D. Landreth Seed Co., which was in danger of going under just a few months ago, may not be in the clear yet. But the 227-year-old seed house, the nation's oldest, appears to be steadily rebounding.
Barbara Melera, Landreth's owner since 2003, says she has raised more than $250,000 since Sept. 1, when she launched a Facebook campaign to sell enough 2012 seed catalogs - at $5 apiece - to pay off debts of about $425,000. She was ultimately hoping to raise $5 million to also cover interest, taxes, printing, and mailing costs, and put Landreth on solid footing.
About 32,000 catalogs have been sold, and Melera says she expects that number to hit 50,000 by year's end. In addition, she has received outright contributions, and about 100 customers a day are ordering seeds from the new catalog and from LandrethSeeds.com - at a rate of about $50 per order. That number is not sustainable; seed sales typically drop off as spring planting time draws closer.
"As long as the orders keep coming, and there's no reason to think they're going to slow down till mid-February," Melera says, "I think we'll be in good shape."
The crisis erupted after one of Melera's two major investors sued to recover her money. On Aug. 30, a Baltimore judge ruled in the investor's favor and froze the company's bank accounts. Melera immediately began fund-raising to try to persuade both noteholders to negotiate debt-repayment schedules, thus allowing Landreth to stay in business.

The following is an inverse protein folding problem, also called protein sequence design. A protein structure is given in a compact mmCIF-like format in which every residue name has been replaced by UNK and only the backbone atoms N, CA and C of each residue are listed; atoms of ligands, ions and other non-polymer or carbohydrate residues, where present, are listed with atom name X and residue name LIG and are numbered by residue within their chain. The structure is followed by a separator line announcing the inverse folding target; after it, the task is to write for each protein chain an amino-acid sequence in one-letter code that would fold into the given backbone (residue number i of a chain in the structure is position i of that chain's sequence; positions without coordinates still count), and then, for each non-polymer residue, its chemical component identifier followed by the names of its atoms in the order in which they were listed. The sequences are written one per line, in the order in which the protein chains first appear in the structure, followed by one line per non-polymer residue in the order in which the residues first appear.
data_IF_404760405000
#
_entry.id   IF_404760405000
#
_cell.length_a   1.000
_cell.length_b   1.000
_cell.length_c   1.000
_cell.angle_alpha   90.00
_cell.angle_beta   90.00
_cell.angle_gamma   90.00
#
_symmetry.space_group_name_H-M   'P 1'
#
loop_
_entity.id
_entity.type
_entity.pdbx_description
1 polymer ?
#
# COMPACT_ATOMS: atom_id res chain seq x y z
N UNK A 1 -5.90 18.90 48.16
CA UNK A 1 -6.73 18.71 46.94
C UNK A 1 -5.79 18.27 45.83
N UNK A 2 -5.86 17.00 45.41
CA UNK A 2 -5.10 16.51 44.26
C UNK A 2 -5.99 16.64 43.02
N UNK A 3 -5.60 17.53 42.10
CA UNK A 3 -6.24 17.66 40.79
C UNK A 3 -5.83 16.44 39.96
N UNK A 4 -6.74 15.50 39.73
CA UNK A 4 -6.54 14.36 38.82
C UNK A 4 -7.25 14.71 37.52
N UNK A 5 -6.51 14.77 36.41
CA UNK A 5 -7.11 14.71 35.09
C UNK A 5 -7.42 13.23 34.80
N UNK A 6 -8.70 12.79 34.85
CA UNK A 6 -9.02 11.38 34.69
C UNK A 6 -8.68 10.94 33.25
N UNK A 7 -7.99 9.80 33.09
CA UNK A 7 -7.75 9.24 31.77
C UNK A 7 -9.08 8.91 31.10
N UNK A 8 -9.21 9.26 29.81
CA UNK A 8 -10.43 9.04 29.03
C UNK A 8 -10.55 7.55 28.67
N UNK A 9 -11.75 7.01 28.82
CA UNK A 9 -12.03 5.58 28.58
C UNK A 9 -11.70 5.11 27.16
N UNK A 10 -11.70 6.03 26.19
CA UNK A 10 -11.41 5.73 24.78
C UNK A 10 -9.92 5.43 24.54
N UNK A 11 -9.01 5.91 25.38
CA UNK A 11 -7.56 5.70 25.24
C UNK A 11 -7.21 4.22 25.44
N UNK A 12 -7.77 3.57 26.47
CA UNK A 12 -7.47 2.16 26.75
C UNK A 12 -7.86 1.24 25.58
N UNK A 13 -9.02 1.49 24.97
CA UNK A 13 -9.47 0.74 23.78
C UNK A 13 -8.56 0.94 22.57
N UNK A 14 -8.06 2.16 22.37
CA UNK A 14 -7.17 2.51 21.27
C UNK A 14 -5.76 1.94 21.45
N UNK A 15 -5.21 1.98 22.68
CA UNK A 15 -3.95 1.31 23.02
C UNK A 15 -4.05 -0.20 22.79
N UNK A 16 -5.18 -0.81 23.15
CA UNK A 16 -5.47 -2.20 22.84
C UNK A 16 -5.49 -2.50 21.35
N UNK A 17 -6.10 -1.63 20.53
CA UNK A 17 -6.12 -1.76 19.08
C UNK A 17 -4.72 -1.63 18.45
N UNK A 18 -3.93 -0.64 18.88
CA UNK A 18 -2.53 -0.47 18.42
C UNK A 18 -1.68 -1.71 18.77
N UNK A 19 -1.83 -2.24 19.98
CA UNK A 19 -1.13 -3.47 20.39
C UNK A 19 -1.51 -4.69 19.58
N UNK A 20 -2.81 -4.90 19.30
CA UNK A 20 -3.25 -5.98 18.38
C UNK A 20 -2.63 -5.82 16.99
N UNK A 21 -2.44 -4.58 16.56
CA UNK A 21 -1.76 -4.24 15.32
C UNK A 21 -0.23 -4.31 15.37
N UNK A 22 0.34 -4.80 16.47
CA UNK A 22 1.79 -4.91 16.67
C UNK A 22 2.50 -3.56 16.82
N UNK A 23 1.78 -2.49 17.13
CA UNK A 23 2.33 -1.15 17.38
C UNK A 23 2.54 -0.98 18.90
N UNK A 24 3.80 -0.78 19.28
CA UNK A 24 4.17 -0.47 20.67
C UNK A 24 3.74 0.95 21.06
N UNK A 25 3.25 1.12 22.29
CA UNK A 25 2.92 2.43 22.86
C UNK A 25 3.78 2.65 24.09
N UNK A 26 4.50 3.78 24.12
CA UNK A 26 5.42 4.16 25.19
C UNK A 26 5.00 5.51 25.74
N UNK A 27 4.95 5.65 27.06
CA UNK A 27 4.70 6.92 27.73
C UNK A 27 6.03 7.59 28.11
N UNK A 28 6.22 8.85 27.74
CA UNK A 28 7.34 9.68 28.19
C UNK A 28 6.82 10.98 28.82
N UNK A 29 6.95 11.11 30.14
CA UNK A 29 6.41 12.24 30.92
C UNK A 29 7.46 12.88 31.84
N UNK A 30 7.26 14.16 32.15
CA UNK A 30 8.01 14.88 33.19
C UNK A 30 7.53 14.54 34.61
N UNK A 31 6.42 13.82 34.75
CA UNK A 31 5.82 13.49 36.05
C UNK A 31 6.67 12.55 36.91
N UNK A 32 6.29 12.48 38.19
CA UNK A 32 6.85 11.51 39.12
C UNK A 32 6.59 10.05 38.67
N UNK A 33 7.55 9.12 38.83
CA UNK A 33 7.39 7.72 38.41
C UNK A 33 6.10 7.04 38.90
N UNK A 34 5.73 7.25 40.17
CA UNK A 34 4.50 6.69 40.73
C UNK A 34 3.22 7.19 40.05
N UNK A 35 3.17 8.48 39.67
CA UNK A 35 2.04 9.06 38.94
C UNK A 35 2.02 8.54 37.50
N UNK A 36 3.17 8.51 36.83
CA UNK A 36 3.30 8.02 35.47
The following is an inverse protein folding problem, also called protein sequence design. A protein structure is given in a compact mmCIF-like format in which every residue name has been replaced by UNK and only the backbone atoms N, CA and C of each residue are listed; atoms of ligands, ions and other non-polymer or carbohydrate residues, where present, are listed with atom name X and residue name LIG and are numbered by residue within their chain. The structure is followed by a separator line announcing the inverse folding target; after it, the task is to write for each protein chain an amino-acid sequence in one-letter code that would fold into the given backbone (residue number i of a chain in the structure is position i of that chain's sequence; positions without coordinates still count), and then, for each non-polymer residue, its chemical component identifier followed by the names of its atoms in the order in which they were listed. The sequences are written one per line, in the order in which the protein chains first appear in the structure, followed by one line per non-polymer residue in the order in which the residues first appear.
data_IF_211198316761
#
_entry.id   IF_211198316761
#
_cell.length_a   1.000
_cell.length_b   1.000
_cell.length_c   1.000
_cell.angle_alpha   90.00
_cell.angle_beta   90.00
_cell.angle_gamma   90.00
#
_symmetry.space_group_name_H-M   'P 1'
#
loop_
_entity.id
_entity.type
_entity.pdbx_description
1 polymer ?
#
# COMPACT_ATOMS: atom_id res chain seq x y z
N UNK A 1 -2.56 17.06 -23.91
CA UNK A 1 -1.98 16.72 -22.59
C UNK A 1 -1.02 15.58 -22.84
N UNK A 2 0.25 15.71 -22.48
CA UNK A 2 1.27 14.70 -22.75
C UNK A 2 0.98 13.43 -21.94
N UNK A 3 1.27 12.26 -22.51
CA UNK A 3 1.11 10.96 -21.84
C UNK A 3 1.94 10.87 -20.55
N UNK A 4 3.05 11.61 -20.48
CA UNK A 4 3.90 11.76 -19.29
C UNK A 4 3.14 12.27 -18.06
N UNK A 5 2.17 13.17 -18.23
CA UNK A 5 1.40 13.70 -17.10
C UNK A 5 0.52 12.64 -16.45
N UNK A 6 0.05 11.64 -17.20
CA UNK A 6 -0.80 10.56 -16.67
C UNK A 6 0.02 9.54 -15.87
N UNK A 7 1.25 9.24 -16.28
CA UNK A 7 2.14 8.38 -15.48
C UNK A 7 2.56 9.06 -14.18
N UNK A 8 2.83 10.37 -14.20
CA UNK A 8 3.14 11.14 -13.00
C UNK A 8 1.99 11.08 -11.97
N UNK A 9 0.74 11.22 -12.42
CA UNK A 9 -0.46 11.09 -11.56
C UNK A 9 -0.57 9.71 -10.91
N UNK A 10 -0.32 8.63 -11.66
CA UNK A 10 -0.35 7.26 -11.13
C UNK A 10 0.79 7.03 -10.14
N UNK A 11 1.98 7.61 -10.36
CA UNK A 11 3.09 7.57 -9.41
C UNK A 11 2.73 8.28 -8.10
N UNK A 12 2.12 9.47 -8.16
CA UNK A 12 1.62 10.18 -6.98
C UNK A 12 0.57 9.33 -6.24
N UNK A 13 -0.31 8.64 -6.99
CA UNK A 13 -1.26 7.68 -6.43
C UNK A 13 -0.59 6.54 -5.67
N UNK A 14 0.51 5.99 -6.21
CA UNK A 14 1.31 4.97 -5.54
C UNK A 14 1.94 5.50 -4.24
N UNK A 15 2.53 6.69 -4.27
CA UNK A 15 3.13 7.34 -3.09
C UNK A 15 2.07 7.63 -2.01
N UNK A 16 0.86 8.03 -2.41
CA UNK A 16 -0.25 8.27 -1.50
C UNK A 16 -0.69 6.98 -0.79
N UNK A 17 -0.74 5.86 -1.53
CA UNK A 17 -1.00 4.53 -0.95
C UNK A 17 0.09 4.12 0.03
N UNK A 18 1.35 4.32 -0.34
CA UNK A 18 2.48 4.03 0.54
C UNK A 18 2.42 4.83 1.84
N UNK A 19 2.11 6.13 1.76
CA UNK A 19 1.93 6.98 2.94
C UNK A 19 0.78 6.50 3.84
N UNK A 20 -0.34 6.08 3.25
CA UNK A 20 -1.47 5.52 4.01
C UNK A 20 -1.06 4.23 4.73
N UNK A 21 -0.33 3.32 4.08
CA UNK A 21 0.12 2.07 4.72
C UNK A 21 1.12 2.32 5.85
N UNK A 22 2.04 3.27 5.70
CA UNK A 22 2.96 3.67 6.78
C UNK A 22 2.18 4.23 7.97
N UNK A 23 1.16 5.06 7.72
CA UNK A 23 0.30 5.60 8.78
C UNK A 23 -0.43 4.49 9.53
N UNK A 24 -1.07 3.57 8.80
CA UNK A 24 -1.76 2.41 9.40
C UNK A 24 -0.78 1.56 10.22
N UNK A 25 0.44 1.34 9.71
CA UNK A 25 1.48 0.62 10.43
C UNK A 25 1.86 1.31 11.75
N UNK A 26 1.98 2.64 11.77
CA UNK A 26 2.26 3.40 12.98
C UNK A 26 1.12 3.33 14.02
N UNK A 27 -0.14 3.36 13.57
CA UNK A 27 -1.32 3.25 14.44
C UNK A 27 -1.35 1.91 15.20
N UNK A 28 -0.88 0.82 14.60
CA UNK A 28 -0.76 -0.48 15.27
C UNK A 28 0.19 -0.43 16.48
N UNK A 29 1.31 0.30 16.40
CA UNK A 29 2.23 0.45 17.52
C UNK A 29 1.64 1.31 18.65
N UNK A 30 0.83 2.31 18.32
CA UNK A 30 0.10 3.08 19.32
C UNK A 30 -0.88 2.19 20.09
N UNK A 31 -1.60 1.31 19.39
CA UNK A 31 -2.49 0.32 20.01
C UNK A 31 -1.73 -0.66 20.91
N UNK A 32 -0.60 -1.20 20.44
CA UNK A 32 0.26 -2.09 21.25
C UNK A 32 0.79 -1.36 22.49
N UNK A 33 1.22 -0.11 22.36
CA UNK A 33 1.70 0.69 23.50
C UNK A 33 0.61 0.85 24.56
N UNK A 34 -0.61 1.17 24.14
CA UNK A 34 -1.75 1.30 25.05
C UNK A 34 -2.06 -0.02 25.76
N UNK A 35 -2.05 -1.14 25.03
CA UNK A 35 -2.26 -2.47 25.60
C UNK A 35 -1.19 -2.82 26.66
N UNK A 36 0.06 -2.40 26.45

Attorneys for Landreth and the investor who initially sued are negotiating a payment plan, Melera says, but things are not going so well with the second noteholder.
And there are other problems, including a complicated dispute with the company that processes Landreth's credit-card transactions. This has resulted in more of the company's money being frozen.
But Melera remains optimistic. "There's no way in hell that I am giving up," she says. "I intend to work even harder to keep Landreth around and healthy."
David Landreth founded his seed business in 1784 in Philadelphia, and it remained in the family until 1942. By the time Melera bought it eight years ago, Landreth was housed in a warehouse in Baltimore; it was selling mostly grass seed and was down to about 350 customers.
Melera moved operations to New Freedom, Pa., outside York. She has steadily rebuilt the customer base and returned the company to its historic mission of antique, or heirloom, vegetables, flowers, and herbs.
Early on, every piece of equipment had to be replaced, Melera says, including phones and computers. That was expensive, but the deepening recession proved even more problematic.